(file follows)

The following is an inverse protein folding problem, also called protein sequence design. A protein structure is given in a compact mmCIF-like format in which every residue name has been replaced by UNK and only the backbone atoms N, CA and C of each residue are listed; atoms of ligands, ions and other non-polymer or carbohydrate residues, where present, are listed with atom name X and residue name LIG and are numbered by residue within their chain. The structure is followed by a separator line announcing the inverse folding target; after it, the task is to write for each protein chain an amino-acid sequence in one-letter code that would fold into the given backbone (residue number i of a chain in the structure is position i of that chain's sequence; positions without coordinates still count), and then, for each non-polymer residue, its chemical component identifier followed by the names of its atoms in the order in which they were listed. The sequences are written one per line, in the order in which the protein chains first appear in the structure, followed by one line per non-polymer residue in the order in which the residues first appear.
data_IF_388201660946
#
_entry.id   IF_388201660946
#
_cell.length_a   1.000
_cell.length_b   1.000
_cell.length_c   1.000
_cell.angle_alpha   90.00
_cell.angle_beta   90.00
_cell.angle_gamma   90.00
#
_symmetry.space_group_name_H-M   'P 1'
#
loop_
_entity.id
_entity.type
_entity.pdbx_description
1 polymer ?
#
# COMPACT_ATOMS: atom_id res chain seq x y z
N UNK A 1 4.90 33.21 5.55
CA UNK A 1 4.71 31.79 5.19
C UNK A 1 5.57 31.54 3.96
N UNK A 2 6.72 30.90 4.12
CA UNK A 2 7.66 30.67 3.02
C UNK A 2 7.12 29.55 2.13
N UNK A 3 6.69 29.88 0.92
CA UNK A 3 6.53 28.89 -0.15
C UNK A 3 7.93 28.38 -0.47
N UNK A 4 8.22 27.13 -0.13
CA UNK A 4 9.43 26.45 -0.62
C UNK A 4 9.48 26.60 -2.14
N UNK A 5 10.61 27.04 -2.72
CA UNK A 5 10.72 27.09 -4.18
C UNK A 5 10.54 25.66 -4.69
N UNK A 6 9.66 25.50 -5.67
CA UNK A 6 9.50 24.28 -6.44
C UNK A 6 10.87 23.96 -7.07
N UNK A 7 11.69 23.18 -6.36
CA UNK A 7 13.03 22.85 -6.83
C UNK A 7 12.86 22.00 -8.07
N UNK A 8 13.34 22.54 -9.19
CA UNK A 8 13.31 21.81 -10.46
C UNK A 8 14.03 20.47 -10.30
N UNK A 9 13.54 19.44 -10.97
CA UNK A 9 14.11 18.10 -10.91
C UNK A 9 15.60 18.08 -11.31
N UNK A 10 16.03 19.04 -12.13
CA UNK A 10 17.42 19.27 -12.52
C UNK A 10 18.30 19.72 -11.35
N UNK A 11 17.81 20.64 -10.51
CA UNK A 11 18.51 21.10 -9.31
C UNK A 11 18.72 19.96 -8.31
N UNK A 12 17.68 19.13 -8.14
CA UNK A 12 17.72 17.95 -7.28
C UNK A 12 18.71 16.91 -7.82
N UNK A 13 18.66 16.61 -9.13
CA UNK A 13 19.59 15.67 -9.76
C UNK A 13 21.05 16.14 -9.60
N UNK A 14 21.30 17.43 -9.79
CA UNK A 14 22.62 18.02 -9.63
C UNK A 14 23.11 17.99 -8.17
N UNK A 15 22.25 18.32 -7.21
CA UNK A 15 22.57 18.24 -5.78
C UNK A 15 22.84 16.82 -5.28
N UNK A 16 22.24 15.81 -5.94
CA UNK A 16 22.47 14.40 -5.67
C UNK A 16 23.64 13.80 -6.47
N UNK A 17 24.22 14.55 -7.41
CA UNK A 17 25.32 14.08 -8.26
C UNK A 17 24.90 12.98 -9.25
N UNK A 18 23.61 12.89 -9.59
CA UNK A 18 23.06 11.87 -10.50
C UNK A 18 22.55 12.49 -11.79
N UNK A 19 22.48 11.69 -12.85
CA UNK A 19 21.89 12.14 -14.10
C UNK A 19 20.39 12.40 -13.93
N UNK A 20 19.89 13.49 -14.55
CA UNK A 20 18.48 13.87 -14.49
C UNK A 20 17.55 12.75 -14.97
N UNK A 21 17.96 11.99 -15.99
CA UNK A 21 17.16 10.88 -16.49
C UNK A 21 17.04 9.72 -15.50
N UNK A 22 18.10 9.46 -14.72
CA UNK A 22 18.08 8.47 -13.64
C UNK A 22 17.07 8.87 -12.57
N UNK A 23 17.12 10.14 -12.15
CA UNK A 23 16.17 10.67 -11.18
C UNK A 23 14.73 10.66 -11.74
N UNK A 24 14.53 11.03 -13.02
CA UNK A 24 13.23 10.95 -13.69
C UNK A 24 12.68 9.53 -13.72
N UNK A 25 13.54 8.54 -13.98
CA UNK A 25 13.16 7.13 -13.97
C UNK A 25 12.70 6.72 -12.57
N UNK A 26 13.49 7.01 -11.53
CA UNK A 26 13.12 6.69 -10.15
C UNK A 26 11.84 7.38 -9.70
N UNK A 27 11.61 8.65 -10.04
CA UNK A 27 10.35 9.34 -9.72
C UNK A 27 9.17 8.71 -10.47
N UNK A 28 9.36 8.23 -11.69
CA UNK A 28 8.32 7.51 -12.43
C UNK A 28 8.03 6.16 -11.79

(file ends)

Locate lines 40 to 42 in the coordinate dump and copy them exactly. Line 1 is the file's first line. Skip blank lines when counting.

N UNK A 7 11.69 23.18 -6.36
CA UNK A 7 13.03 22.85 -6.83
C UNK A 7 12.86 22.00 -8.07